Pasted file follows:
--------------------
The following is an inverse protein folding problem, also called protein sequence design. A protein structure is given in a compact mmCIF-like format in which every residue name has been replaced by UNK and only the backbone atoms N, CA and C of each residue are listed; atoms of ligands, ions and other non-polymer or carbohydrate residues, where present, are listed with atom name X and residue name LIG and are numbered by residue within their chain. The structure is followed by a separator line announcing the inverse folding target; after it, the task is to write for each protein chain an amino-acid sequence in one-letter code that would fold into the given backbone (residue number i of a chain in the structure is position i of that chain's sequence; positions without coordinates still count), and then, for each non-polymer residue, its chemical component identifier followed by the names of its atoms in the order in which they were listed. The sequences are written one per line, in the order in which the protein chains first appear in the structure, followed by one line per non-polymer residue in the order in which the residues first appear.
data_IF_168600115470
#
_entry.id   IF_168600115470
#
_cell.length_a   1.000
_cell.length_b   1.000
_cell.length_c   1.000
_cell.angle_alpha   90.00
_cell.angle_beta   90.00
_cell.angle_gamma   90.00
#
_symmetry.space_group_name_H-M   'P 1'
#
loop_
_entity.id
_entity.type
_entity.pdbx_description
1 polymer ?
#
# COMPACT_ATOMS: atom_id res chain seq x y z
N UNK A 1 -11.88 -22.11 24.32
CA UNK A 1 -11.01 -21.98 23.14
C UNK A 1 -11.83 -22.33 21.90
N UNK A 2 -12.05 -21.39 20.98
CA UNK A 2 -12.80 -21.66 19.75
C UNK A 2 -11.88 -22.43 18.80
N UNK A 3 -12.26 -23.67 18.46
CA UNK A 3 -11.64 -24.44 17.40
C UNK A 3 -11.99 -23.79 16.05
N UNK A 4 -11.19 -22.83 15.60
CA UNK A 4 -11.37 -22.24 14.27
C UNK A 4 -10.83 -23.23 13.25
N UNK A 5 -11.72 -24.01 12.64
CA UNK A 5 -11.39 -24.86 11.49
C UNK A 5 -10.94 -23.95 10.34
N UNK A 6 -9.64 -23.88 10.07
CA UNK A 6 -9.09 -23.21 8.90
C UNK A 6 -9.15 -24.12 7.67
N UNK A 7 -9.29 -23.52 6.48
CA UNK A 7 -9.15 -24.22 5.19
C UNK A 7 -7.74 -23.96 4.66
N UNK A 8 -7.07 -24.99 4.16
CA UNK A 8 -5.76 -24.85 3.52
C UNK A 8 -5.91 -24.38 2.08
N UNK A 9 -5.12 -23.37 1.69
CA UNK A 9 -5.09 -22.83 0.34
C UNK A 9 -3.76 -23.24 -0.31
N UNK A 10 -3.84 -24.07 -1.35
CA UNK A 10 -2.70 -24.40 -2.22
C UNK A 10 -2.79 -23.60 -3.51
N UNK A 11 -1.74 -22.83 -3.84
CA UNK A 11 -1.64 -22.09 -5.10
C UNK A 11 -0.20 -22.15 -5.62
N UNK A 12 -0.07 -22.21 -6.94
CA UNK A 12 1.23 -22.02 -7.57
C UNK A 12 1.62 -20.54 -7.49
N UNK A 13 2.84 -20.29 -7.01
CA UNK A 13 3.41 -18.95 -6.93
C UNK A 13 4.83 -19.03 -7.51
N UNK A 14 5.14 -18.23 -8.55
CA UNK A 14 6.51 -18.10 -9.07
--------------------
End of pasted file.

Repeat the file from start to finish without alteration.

The following is an inverse protein folding problem, also called protein sequence design. A protein structure is given in a compact mmCIF-like format in which every residue name has been replaced by UNK and only the backbone atoms N, CA and C of each residue are listed; atoms of ligands, ions and other non-polymer or carbohydrate residues, where present, are listed with atom name X and residue name LIG and are numbered by residue within their chain. The structure is followed by a separator line announcing the inverse folding target; after it, the task is to write for each protein chain an amino-acid sequence in one-letter code that would fold into the given backbone (residue number i of a chain in the structure is position i of that chain's sequence; positions without coordinates still count), and then, for each non-polymer residue, its chemical component identifier followed by the names of its atoms in the order in which they were listed. The sequences are written one per line, in the order in which the protein chains first appear in the structure, followed by one line per non-polymer residue in the order in which the residues first appear.
data_IF_168600115470
#
_entry.id   IF_168600115470
#
_cell.length_a   1.000
_cell.length_b   1.000
_cell.length_c   1.000
_cell.angle_alpha   90.00
_cell.angle_beta   90.00
_cell.angle_gamma   90.00
#
_symmetry.space_group_name_H-M   'P 1'
#
loop_
_entity.id
_entity.type
_entity.pdbx_description
1 polymer ?
#
# COMPACT_ATOMS: atom_id res chain seq x y z
N UNK A 1 -11.88 -22.11 24.32
CA UNK A 1 -11.01 -21.98 23.14
C UNK A 1 -11.83 -22.33 21.90
N UNK A 2 -12.05 -21.39 20.98
CA UNK A 2 -12.80 -21.66 19.75
C UNK A 2 -11.88 -22.43 18.80
N UNK A 3 -12.26 -23.67 18.46
CA UNK A 3 -11.64 -24.44 17.40
C UNK A 3 -11.99 -23.79 16.05
N UNK A 4 -11.19 -22.83 15.60
CA UNK A 4 -11.37 -22.24 14.27
C UNK A 4 -10.83 -23.23 13.25
N UNK A 5 -11.72 -24.01 12.64
CA UNK A 5 -11.39 -24.86 11.49
C UNK A 5 -10.94 -23.95 10.34
N UNK A 6 -9.64 -23.88 10.07
CA UNK A 6 -9.09 -23.21 8.90
C UNK A 6 -9.15 -24.12 7.67
N UNK A 7 -9.29 -23.52 6.48
CA UNK A 7 -9.15 -24.22 5.19
C UNK A 7 -7.74 -23.96 4.66
N UNK A 8 -7.07 -24.99 4.16
CA UNK A 8 -5.76 -24.85 3.52
C UNK A 8 -5.91 -24.38 2.08
N UNK A 9 -5.12 -23.37 1.69
CA UNK A 9 -5.09 -22.83 0.34
C UNK A 9 -3.76 -23.24 -0.31
N UNK A 10 -3.84 -24.07 -1.35
CA UNK A 10 -2.70 -24.40 -2.22
C UNK A 10 -2.79 -23.60 -3.51
N UNK A 11 -1.74 -22.83 -3.84
CA UNK A 11 -1.64 -22.09 -5.10
C UNK A 11 -0.20 -22.15 -5.62
N UNK A 12 -0.07 -22.21 -6.94
CA UNK A 12 1.23 -22.02 -7.57
C UNK A 12 1.62 -20.54 -7.49
N UNK A 13 2.84 -20.29 -7.01
CA UNK A 13 3.41 -18.95 -6.93
C UNK A 13 4.83 -19.03 -7.51
N UNK A 14 5.14 -18.23 -8.55
CA UNK A 14 6.51 -18.10 -9.07